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Tencent profits jump 29% despite China’s regulatory crackdown

Tencent Holdings Ltd updates

Tencent has reported a jump in second-quarter profits, as one of China’s biggest tech groups bucked expectations of a deeper hit from a regulatory crackdown by Beijing.

The strong earnings, which topped analysts’ expectations, came despite some signs of slowing growth and broad investor concern that the social media and fintech group would be engulfed by the regulatory storm battering much of China’s technology sector.

The measures by the Chinese government, which have targeted groups ranging from video games makers to education providers, have knocked tens of billions of dollars off the value of Chinese companies, including Tencent. Shares in the Shenzhen-based business have fallen more than 40 per cent over the past six months.

Tencent said on Wednesday that net profit for the three months to June rose 29 per cent year on year to Rmb42.6bn ($6.6bn). This was well ahead of analysts’ estimates published by Refinitiv of about Rmb34bn.

Its revenues increased 20 per cent year on year to Rmb138bn after the company’s fintech and business services unit grew 40 per cent.

The strong performance from the division, which includes mobile payment platform WeChat Pay, came after a warning from financial regulators to Tencent and other Chinese fintech companies during the quarter to “rectify” problems of transparency and lending risks.

Under rising scrutiny from Beijing, chief executive Pony Ma noted the company’s social contributions.

“We are increasingly deploying our technologies and expertise to help SMEs, public services [and] corporations collaborate internally and connect with their users externally, which we believe contributes to the real economy and to society at large,” he said in a statement to Hong Kong’s stock exchange.

Second-quarter revenues at Tencent’s gaming business rose 12 per cent year on year, as the company emphasised its efforts to course-correct after Chinese state media this month slammed gaming as “spiritual opium”. However, analysts remain concerned over a slowdown in growth at the unit.

Shawn Yang, managing director at Blue Lotus Capital Advisors, said some analysts might have overestimated the short-term impact from the tougher regulatory environment.

But, he said, there were signs of slowing growth hitting Tencent’s higher-margin units, including gaming, which would offset the stronger performance of the lower margin fintech division. Advertising revenue growth, he said, also reflected the low base effect from the start of China’s economic recovery from Covid-19 last year. “Growth is slowing down . . . You should expect this slowdown to continue for the next one or two quarters.”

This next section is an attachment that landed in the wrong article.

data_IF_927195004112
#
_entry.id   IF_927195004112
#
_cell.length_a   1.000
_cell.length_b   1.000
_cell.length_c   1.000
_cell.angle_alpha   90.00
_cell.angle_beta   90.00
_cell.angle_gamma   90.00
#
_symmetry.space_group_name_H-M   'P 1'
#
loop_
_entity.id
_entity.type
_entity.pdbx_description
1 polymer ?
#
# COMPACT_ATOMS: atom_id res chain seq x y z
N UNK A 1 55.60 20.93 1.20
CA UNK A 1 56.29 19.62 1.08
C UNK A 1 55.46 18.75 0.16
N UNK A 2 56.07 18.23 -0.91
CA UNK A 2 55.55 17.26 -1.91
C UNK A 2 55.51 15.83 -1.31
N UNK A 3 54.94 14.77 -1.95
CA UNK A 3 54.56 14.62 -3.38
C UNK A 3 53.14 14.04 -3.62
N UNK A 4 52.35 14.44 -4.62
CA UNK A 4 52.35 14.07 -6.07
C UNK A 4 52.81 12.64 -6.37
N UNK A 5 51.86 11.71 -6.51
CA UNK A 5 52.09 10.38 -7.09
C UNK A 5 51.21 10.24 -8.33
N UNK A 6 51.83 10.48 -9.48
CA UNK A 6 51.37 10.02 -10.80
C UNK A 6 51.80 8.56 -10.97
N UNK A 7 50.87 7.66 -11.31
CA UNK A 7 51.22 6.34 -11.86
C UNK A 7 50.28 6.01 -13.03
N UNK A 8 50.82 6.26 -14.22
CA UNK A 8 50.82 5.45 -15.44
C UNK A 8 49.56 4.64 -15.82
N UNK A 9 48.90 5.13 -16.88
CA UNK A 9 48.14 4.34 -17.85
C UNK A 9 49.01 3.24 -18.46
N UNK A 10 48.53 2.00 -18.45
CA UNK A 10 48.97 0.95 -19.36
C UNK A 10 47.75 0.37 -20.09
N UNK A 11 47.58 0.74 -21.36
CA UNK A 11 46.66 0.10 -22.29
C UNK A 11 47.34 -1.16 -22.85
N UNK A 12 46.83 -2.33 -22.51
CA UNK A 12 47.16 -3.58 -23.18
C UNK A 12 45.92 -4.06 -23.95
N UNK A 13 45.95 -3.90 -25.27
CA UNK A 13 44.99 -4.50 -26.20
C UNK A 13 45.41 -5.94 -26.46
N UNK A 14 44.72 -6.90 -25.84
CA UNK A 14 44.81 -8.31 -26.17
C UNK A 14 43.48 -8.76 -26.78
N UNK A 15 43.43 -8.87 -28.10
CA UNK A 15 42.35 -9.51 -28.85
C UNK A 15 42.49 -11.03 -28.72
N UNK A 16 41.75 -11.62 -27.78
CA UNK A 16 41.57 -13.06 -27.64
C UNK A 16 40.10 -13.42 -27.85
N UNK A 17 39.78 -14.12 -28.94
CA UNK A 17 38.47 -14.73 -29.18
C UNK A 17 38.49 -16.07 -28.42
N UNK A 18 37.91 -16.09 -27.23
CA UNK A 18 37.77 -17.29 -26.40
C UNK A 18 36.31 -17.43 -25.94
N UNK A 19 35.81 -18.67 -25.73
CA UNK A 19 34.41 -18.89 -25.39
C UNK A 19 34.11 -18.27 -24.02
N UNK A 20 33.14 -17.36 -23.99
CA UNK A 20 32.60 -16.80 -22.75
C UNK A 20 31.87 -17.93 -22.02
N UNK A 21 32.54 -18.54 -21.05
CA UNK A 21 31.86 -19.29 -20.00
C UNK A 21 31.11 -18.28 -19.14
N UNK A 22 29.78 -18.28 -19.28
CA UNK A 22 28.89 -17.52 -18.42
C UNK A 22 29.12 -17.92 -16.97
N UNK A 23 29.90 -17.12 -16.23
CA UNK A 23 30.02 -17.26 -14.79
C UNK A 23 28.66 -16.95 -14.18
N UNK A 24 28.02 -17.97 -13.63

Tencent has tightened rules on how long minors can play its online games and is deploying facial recognition technology to stop young people skirting the rules.

“We have sought to pioneer a healthy game-playing environment in the game industry,” the company said, adding that “players aged under 16 accounted for 2.6 per cent of our China game grossing receipts” and that the gaming division had “benefited from international growth”.

Investors were also scrutinising the results for possible writedowns at Tencent-backed businesses stung by new regulations on China’s private education industry.

Under a radical overhaul, companies have been banned from making profits from teaching school curriculum subjects and barred from accepting foreign investment.

This has crushed stocks across the $100bn-a-year education sector, which has been an important investment focus for Tencent via groups such as VIPKID and Yuanfudao, as well as a significant source of advertising revenues.

Tencent said that revenues at its mobile advertising network fell quarter on quarter amid “reduced spending by companies providing after-school tutoring”, but this was outweighed by the contribution from recently acquired Bitauto, a car comparison website. Broader revenues from online advertising were up 23 per cent.

Tencent did not report any writedowns of its education investments.


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